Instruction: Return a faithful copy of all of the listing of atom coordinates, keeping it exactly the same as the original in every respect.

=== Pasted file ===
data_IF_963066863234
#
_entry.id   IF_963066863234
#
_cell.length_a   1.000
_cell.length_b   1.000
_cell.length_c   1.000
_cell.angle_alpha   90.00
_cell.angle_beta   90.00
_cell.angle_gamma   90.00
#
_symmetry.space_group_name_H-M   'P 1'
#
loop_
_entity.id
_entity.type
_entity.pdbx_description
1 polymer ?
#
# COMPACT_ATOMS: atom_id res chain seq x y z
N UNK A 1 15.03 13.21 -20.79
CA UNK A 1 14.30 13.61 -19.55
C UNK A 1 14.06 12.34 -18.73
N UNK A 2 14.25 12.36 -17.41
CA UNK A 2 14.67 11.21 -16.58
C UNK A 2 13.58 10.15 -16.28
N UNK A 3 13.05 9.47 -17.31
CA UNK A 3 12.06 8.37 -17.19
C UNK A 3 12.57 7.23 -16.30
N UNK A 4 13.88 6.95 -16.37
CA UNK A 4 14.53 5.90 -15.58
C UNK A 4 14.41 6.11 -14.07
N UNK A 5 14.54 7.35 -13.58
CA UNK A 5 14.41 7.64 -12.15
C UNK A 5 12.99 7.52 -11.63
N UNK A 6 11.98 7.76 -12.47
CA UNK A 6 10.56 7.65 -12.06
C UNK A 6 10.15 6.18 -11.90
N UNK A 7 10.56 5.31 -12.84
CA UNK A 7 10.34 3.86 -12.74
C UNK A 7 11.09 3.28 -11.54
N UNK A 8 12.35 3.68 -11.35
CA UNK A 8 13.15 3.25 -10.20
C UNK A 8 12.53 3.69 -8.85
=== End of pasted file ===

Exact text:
data_IF_963066863234
#
_entry.id   IF_963066863234
#
_cell.length_a   1.000
_cell.length_b   1.000
_cell.length_c   1.000
_cell.angle_alpha   90.00
_cell.angle_beta   90.00
_cell.angle_gamma   90.00
#
_symmetry.space_group_name_H-M   'P 1'
#
loop_
_entity.id
_entity.type
_entity.pdbx_description
1 polymer ?
#
# COMPACT_ATOMS: atom_id res chain seq x y z
N UNK A 1 15.03 13.21 -20.79
CA UNK A 1 14.30 13.61 -19.55
C UNK A 1 14.06 12.34 -18.73
N UNK A 2 14.25 12.36 -17.41
CA UNK A 2 14.67 11.21 -16.58
C UNK A 2 13.58 10.15 -16.28
N UNK A 3 13.05 9.47 -17.31
CA UNK A 3 12.06 8.37 -17.19
C UNK A 3 12.57 7.23 -16.30
N UNK A 4 13.88 6.95 -16.37
CA UNK A 4 14.53 5.90 -15.58
C UNK A 4 14.41 6.11 -14.07
N UNK A 5 14.54 7.35 -13.58
CA UNK A 5 14.41 7.64 -12.15
C UNK A 5 12.99 7.52 -11.63
N UNK A 6 11.98 7.76 -12.47
CA UNK A 6 10.56 7.65 -12.06
C UNK A 6 10.15 6.18 -11.90
N UNK A 7 10.56 5.31 -12.84
CA UNK A 7 10.34 3.86 -12.74
C UNK A 7 11.09 3.28 -11.54
N UNK A 8 12.35 3.68 -11.35
CA UNK A 8 13.15 3.25 -10.20
C UNK A 8 12.53 3.69 -8.85